This painting depicts a woman with short reddish hair and bangs looking downwards. She grasps the skirt of her dark green dress, holding the fabric slightly lifted. The woman stands in a cave-like setting with stone walls surrounding her. Her downward gaze and posture evoke a sense of mystery and drama within the rocky environment.
Ava Khera, Nature's Embrace, oil on panel, 36 x 24 x 1.5 in.

Do you have a favorite or most satisfying part of your creative process?

There is always an awkward stage in the middle where the painting doesn’t look anything like how it will towards the end.

What I have learned most in the last few years is to trust my process and not rush through this stage.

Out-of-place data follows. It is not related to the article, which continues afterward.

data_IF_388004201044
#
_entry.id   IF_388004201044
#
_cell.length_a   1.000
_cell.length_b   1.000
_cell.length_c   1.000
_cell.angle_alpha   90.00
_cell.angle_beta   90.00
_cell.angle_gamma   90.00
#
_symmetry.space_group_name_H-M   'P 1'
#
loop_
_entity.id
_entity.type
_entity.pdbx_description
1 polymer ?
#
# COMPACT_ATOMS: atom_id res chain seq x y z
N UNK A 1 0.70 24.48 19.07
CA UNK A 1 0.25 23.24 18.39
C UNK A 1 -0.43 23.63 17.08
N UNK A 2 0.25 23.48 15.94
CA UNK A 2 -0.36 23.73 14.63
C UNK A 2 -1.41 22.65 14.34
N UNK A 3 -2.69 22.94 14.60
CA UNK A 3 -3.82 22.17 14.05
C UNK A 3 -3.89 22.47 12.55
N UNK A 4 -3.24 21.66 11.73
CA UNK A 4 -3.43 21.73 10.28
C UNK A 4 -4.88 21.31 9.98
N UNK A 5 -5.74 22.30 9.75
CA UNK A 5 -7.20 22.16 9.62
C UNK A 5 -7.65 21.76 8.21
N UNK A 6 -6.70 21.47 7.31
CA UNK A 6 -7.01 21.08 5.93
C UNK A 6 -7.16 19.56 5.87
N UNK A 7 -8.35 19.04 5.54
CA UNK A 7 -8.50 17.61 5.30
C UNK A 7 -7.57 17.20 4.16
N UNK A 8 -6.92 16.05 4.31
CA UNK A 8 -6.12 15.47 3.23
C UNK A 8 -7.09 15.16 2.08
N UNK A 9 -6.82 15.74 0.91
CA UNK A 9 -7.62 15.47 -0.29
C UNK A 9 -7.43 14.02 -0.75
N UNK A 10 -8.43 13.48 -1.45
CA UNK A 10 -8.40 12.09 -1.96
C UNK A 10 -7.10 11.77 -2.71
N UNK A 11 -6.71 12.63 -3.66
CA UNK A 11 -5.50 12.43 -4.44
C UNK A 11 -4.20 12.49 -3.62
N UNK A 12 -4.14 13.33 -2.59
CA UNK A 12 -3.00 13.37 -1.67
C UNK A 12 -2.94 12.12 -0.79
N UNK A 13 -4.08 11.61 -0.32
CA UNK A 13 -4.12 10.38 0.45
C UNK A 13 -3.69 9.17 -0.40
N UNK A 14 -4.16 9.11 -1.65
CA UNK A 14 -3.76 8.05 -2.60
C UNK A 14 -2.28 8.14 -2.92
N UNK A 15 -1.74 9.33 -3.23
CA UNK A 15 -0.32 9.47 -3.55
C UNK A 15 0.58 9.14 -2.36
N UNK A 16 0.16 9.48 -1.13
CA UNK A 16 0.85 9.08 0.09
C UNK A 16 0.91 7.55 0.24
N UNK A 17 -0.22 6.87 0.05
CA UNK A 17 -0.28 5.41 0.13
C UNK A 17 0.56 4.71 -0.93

The most satisfying part is the turning point, where, after a few more steps, everything starts to click. It's at this moment that I can look at it and clearly envision the result in my head.

From this point on, I’m just finishing the painting—it almost gives me a second wind. I’m as excited and giddy as I was at the start.


What led you to transition from fashion design to fine art? 

The first thing I remember wanting to be is an artist. As I started to get older, it became embedded in me that I needed to find a more “realistic” creative career to pursue.

I channeled my art into fashion design. But, after roughly seven years of working in the industry, it became glaringly obvious that I needed more creative freedom to express myself—something I couldn't achieve as a designer.